Grade I listed.
This large church dates from the mid-13th century. The first rector was appointed in 1242, and the remains of a moulded 13th century column base still exists in the north-east part of the sanctuary. This original church was the first on the site, it certainly had a north aisle, although probably narrower than at present. The current church measures 135 foot long and 62 feet wide, and has a battlemented west tower, a continuous nave and chancel, and north and south aisles and chapels. There is also a south porch with a parvis chamber.
The nave has seven bay arcades with octagonal piers from the mid-15th century. There is no chancel arch.
The nave has clerestory windows, however they were blocked when the roof was re-pitched. The windows on the South side of the chancel remain open. In the north-east aisle was the Lady Chapel, the east window is now blocked up. The North aisle is empty, and has an unrestored floor of tile and brick. At the east end of the North aisle, there is a 14th century wall painting featuring Acanthus leaves and three- lobed flowers.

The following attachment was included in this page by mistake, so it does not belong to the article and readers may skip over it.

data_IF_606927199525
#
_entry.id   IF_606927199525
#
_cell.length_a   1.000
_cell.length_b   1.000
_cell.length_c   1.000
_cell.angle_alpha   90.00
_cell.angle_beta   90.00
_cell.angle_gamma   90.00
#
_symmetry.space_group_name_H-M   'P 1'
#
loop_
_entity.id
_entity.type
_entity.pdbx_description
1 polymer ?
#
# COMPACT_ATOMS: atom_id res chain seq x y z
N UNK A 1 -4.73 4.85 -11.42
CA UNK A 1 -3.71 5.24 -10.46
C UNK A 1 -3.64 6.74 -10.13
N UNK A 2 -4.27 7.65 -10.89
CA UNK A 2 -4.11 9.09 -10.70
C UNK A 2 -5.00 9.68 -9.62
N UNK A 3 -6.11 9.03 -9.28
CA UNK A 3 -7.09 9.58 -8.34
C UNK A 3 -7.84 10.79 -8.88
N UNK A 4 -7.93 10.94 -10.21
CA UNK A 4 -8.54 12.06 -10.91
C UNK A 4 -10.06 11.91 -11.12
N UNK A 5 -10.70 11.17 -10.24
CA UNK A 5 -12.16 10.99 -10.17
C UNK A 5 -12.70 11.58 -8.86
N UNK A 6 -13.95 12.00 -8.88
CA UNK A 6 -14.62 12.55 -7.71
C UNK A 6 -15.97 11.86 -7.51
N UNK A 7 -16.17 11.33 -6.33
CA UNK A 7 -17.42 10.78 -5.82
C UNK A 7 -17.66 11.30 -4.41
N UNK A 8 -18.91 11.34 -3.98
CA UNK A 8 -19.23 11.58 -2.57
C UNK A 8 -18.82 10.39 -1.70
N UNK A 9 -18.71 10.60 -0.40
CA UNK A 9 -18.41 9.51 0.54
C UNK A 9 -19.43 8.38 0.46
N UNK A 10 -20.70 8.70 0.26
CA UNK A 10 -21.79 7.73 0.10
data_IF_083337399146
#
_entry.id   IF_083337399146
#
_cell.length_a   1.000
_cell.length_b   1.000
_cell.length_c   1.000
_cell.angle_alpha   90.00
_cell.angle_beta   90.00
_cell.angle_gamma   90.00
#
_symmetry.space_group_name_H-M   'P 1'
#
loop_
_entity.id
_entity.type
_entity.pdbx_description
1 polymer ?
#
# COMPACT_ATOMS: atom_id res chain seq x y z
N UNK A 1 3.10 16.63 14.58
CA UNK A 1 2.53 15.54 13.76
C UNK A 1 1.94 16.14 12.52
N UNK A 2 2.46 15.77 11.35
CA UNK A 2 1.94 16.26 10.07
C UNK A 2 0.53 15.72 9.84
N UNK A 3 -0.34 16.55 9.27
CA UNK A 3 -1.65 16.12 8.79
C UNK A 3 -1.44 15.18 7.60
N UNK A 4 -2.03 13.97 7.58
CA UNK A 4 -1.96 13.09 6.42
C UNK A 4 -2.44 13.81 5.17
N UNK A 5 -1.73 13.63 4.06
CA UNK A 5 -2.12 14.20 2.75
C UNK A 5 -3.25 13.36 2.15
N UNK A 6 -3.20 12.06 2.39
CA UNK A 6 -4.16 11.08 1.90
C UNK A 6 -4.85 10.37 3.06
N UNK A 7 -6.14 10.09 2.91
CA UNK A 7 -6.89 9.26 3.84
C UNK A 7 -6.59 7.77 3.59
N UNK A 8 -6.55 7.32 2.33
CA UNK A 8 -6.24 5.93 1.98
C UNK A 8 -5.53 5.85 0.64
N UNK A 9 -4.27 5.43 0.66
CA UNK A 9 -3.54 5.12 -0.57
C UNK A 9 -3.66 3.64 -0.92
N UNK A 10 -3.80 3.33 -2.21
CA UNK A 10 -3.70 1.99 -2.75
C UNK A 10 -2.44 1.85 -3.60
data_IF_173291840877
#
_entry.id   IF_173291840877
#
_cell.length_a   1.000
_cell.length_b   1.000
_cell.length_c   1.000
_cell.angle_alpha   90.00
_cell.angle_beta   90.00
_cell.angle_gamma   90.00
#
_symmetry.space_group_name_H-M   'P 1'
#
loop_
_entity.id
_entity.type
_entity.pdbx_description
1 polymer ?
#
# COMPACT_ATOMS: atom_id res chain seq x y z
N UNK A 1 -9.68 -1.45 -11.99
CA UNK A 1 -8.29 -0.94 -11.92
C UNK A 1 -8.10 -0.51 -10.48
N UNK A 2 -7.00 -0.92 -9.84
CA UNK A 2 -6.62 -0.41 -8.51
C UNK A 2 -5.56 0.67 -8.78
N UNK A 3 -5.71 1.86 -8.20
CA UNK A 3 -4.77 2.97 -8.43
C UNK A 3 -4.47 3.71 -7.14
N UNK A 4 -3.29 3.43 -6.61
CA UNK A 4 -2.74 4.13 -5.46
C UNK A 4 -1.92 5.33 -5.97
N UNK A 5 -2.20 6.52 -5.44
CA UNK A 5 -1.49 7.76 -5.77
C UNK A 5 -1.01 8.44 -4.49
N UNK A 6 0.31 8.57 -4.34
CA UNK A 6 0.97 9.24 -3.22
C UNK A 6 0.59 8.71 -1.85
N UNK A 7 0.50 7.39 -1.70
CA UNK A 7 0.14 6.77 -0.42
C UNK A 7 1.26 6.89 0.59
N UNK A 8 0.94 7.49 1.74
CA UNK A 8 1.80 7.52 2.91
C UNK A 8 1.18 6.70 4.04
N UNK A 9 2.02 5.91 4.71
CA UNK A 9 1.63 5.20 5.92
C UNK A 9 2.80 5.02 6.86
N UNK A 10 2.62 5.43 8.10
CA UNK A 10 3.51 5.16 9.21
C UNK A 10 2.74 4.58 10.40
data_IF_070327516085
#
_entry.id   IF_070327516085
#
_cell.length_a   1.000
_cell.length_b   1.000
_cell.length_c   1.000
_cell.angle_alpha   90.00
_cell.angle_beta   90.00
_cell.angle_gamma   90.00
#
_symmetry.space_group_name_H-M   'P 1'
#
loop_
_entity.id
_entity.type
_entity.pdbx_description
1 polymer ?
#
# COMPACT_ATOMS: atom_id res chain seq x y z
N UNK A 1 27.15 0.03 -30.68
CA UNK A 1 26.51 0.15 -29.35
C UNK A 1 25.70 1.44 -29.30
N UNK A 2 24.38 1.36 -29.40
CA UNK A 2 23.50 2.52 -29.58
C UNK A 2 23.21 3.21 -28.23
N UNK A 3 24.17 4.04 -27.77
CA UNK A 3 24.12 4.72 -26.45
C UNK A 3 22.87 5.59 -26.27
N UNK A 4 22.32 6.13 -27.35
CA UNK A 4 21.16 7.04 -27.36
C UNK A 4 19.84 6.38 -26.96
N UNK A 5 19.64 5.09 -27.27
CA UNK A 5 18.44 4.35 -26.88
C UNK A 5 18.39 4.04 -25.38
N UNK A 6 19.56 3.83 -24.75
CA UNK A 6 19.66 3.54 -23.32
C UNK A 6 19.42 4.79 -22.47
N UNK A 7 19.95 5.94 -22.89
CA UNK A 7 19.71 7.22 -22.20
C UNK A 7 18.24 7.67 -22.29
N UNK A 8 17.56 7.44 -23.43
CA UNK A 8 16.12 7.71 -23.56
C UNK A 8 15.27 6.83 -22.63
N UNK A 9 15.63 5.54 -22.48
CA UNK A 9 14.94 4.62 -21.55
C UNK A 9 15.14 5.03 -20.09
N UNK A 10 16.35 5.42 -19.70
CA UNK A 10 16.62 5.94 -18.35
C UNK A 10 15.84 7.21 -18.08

The South aisle contained the Chapel of St Catherine.
The 60 foot high West tower was added in the mid-14th century, and like the rest of the church is built from Kent Ragstone. There is a fine 17th-century wooden tower screen.
The chancel has some excellent carved wooden screens dating from the late 15th century.
The octagonal font is probably late 14th century.
There was a period of restoration work carried out in the 18th century with the re-roofing of the south aisle, north aisle, and fitting of box pews.
The church was frequently used for storing smuggled contraband. It is said that when the church was being used for hiding these illegal imports, services were cancelled, and the church was firmly locked!
The church was sympathetically restored in the late 19th century, but in a very poor condition at the beginning of the 20th century. However in 1903 the new rector, John Miller, undertook repairs costing £800 and lasting seven years. The box pews were removed and today this huge space can be fully appreciated.
There are very few monuments, very little stained glass and no organ.
See other images of St George's Church, Ivychurch